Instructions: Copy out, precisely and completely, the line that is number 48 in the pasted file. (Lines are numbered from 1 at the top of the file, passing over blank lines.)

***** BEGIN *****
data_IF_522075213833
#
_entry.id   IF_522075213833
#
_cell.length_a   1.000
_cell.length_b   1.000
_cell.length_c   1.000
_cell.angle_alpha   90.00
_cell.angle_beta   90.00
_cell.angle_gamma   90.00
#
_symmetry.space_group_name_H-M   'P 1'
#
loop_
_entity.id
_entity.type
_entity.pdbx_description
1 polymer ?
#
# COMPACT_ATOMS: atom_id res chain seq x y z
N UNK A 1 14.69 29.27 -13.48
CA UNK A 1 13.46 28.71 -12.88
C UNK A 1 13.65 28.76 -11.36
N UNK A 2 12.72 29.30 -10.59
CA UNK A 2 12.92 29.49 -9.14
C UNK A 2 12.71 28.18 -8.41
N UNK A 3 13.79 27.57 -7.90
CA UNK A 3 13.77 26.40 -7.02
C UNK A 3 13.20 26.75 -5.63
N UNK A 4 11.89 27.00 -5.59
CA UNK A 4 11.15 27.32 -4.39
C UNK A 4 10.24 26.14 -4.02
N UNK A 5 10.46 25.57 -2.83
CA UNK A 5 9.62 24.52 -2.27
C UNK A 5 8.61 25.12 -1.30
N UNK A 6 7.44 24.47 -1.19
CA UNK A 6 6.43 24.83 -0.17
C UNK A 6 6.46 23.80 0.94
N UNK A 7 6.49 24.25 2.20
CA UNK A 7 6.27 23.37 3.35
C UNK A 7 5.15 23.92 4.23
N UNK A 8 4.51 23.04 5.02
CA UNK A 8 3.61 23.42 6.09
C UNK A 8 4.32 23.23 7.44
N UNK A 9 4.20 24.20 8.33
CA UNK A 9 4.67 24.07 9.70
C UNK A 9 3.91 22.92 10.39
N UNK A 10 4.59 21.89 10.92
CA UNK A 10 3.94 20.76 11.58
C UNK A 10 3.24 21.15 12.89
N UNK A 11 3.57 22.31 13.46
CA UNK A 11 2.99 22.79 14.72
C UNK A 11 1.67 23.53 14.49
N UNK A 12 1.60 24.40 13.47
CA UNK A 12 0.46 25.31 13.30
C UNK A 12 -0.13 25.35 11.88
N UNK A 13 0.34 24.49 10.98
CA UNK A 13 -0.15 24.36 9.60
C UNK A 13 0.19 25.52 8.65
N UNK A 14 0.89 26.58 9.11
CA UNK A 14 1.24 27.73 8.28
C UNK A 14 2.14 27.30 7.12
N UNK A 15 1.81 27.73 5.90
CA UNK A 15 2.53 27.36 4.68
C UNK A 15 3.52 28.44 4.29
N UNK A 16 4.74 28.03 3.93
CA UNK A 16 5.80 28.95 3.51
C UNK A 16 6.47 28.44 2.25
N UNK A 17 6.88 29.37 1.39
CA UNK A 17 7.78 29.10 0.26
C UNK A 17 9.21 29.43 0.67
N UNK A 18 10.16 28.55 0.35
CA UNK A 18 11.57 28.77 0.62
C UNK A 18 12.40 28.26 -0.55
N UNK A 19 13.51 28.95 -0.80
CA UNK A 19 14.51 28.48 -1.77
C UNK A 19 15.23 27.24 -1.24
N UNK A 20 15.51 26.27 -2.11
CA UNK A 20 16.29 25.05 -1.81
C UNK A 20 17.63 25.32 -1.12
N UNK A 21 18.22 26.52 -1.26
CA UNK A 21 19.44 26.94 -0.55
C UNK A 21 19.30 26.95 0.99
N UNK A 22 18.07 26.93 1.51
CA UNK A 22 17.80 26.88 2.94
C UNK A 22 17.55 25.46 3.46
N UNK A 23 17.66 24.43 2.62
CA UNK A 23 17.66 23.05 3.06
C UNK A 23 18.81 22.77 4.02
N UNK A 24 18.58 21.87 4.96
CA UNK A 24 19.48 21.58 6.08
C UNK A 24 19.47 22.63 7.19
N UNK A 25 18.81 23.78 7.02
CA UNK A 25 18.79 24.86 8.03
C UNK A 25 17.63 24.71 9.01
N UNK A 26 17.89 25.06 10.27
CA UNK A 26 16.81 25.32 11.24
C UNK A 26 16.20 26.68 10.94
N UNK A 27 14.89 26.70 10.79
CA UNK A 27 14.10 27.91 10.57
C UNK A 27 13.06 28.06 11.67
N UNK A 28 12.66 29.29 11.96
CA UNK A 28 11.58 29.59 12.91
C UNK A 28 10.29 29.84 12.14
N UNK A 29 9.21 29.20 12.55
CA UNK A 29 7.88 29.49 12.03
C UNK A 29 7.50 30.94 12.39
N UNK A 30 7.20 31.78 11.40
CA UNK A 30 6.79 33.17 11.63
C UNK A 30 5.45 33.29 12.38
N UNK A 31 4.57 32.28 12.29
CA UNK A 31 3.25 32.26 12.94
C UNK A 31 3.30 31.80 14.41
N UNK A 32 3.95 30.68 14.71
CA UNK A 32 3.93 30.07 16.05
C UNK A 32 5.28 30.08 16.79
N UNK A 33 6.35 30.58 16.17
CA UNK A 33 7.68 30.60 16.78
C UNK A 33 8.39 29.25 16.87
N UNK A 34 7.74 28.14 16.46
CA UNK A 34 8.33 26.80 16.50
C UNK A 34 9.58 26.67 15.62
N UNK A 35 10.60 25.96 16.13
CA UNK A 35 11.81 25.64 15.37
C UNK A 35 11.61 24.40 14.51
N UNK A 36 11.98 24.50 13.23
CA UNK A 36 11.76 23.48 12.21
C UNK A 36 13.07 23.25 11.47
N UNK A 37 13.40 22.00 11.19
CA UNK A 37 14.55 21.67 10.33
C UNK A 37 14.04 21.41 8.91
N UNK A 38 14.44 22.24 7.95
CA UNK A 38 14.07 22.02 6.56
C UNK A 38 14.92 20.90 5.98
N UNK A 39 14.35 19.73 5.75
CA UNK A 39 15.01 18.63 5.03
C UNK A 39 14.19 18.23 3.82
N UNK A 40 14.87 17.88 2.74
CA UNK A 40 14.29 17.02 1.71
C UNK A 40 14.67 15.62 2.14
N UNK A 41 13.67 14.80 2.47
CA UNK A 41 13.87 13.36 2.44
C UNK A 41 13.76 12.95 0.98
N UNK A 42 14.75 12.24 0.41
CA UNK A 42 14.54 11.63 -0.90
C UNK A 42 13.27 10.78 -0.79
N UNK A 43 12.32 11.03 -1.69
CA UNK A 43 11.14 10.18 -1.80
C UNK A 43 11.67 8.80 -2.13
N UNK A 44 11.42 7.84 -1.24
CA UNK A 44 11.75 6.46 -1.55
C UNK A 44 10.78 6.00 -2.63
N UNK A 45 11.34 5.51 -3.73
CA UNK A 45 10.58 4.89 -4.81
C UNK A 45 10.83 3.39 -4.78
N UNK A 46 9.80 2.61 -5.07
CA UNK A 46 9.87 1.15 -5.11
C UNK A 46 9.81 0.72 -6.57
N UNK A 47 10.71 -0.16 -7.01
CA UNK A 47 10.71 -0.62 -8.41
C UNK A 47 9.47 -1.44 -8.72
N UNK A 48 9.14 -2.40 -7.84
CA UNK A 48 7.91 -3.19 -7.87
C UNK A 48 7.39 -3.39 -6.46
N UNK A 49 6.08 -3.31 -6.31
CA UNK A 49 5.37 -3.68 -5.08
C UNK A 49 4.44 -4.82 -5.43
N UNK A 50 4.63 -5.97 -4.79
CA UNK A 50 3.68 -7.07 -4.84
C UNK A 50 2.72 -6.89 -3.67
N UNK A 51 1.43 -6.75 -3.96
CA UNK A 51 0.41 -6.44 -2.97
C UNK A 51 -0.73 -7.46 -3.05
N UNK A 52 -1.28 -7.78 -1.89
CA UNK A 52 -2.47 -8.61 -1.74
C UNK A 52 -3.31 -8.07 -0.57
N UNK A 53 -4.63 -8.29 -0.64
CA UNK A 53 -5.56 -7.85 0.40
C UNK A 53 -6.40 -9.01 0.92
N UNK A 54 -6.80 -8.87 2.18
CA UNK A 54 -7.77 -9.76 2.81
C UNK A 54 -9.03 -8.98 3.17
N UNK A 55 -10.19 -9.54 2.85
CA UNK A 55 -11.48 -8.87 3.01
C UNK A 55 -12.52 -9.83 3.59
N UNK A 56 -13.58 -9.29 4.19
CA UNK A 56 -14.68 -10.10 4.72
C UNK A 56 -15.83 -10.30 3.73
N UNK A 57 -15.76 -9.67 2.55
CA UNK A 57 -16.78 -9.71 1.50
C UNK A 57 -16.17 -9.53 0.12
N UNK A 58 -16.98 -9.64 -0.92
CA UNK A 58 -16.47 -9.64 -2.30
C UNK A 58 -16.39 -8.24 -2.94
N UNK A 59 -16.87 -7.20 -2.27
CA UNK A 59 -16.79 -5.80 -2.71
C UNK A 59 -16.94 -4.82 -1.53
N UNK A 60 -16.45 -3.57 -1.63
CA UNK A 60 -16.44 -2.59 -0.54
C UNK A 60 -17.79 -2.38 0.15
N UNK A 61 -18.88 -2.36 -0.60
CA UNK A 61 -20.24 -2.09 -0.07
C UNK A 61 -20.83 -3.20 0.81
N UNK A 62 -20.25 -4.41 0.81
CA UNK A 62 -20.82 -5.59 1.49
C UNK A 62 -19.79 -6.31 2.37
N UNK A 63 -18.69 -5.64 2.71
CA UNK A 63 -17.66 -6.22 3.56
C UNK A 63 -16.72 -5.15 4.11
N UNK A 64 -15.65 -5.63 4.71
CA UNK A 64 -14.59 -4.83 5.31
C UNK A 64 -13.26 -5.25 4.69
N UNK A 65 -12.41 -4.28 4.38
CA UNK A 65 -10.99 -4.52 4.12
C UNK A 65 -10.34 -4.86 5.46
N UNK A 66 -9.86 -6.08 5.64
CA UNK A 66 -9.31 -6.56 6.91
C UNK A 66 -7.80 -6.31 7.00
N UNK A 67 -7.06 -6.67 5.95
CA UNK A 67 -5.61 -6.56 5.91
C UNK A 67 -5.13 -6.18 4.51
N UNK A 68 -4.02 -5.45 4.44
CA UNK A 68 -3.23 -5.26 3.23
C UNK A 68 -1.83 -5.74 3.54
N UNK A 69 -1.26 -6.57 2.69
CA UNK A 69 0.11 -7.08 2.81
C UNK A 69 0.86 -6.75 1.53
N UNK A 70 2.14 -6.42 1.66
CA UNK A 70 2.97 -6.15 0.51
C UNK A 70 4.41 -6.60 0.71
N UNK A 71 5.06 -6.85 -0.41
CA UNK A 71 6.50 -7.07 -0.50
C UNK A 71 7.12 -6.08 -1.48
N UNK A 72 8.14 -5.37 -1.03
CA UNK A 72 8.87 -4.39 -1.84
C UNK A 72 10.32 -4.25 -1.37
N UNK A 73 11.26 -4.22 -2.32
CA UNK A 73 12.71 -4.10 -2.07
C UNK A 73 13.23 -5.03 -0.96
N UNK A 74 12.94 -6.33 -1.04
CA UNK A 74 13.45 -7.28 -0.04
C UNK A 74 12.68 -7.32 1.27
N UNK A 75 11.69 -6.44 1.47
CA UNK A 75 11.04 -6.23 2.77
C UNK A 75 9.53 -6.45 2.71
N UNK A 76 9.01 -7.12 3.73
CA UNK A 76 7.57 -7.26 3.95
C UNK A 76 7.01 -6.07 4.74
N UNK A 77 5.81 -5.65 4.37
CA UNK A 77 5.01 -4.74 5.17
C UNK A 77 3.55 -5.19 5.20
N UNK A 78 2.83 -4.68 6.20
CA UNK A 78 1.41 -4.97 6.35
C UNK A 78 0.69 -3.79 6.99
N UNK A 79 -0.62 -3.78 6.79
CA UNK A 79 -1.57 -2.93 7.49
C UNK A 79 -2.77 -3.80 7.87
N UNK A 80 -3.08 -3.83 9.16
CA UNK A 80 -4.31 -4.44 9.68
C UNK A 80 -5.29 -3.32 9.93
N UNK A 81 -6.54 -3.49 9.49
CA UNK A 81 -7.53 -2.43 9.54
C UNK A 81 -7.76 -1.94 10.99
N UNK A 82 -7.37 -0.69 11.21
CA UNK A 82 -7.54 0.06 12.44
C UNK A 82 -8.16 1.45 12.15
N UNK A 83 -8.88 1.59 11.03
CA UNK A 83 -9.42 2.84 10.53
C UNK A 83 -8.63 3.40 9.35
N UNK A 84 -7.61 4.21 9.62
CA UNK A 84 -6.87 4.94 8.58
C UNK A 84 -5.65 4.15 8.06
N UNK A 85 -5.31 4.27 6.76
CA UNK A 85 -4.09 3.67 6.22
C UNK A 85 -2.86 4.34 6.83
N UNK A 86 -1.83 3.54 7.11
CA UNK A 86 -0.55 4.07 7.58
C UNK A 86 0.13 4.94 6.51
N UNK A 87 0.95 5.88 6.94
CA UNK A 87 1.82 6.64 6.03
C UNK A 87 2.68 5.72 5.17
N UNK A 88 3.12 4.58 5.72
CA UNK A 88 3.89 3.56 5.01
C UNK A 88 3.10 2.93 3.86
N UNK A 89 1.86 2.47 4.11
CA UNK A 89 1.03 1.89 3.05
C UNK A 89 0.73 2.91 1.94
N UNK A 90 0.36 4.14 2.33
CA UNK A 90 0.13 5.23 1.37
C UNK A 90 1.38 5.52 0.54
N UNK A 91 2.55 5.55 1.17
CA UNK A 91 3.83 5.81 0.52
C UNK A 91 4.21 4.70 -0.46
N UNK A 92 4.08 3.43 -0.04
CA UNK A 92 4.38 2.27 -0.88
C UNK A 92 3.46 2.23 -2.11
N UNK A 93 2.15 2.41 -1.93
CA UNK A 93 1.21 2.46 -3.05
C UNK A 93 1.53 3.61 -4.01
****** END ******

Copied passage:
N UNK A 10 4.59 21.89 10.92